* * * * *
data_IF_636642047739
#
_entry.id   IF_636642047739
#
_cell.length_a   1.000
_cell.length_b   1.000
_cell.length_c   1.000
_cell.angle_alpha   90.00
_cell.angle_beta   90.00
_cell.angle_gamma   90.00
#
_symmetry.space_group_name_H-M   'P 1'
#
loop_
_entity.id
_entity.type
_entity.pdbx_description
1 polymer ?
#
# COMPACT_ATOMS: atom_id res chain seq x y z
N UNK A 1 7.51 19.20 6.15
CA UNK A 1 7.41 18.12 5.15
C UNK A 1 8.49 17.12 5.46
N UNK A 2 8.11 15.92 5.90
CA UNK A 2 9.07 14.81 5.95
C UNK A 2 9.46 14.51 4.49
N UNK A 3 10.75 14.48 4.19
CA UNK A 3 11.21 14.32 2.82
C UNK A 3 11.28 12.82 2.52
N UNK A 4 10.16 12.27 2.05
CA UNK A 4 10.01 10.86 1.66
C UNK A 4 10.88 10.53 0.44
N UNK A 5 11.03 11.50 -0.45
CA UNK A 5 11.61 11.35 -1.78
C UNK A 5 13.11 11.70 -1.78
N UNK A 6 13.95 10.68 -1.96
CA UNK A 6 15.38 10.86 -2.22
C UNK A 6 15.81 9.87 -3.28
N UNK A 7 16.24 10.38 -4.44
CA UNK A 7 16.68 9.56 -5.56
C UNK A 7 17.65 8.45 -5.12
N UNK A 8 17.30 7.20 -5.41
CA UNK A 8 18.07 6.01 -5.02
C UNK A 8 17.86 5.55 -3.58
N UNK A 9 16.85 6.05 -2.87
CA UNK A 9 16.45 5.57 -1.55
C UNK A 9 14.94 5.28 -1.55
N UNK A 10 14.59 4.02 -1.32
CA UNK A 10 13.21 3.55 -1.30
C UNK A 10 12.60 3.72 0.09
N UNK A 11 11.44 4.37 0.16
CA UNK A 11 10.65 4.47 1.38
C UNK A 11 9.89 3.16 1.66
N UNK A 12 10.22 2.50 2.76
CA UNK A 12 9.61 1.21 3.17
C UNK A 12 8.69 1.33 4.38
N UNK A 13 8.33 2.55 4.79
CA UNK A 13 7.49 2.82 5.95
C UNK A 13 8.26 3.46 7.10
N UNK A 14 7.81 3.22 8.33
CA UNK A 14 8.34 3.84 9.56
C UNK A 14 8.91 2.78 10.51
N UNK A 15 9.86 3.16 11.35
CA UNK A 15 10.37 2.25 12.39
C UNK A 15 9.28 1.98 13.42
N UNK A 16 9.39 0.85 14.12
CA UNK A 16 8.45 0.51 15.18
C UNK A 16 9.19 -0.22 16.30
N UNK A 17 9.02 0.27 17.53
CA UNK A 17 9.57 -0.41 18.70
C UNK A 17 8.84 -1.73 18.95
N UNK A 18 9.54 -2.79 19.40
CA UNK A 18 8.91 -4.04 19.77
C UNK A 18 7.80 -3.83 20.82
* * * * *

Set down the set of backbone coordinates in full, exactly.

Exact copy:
data_IF_636642047739
#
_entry.id   IF_636642047739
#
_cell.length_a   1.000
_cell.length_b   1.000
_cell.length_c   1.000
_cell.angle_alpha   90.00
_cell.angle_beta   90.00
_cell.angle_gamma   90.00
#
_symmetry.space_group_name_H-M   'P 1'
#
loop_
_entity.id
_entity.type
_entity.pdbx_description
1 polymer ?
#
# COMPACT_ATOMS: atom_id res chain seq x y z
N UNK A 1 7.51 19.20 6.15
CA UNK A 1 7.41 18.12 5.15
C UNK A 1 8.49 17.12 5.46
N UNK A 2 8.11 15.92 5.90
CA UNK A 2 9.07 14.81 5.95
C UNK A 2 9.46 14.51 4.49
N UNK A 3 10.75 14.48 4.19
CA UNK A 3 11.21 14.32 2.82
C UNK A 3 11.28 12.82 2.52
N UNK A 4 10.16 12.27 2.05
CA UNK A 4 10.01 10.86 1.66
C UNK A 4 10.88 10.53 0.44
N UNK A 5 11.03 11.50 -0.45
CA UNK A 5 11.61 11.35 -1.78
C UNK A 5 13.11 11.70 -1.78
N UNK A 6 13.95 10.68 -1.96
CA UNK A 6 15.38 10.86 -2.22
C UNK A 6 15.81 9.87 -3.28
N UNK A 7 16.24 10.38 -4.44
CA UNK A 7 16.68 9.56 -5.56
C UNK A 7 17.65 8.45 -5.12
N UNK A 8 17.30 7.20 -5.41
CA UNK A 8 18.07 6.01 -5.02
C UNK A 8 17.86 5.55 -3.58
N UNK A 9 16.85 6.05 -2.87
CA UNK A 9 16.45 5.57 -1.55
C UNK A 9 14.94 5.28 -1.55
N UNK A 10 14.59 4.02 -1.32
CA UNK A 10 13.21 3.55 -1.30
C UNK A 10 12.60 3.72 0.09
N UNK A 11 11.44 4.37 0.16
CA UNK A 11 10.65 4.47 1.38
C UNK A 11 9.89 3.16 1.66
N UNK A 12 10.22 2.50 2.76
CA UNK A 12 9.61 1.21 3.17
C UNK A 12 8.69 1.33 4.38
N UNK A 13 8.33 2.55 4.79
CA UNK A 13 7.49 2.82 5.95
C UNK A 13 8.26 3.46 7.10
N UNK A 14 7.81 3.22 8.33
CA UNK A 14 8.34 3.84 9.56
C UNK A 14 8.91 2.78 10.51
N UNK A 15 9.86 3.16 11.35
CA UNK A 15 10.37 2.25 12.39
C UNK A 15 9.28 1.98 13.42
N UNK A 16 9.39 0.85 14.12
CA UNK A 16 8.45 0.51 15.18
C UNK A 16 9.19 -0.22 16.30
N UNK A 17 9.02 0.27 17.53
CA UNK A 17 9.57 -0.41 18.70
C UNK A 17 8.84 -1.73 18.95
N UNK A 18 9.54 -2.79 19.40
CA UNK A 18 8.91 -4.04 19.77
C UNK A 18 7.80 -3.83 20.82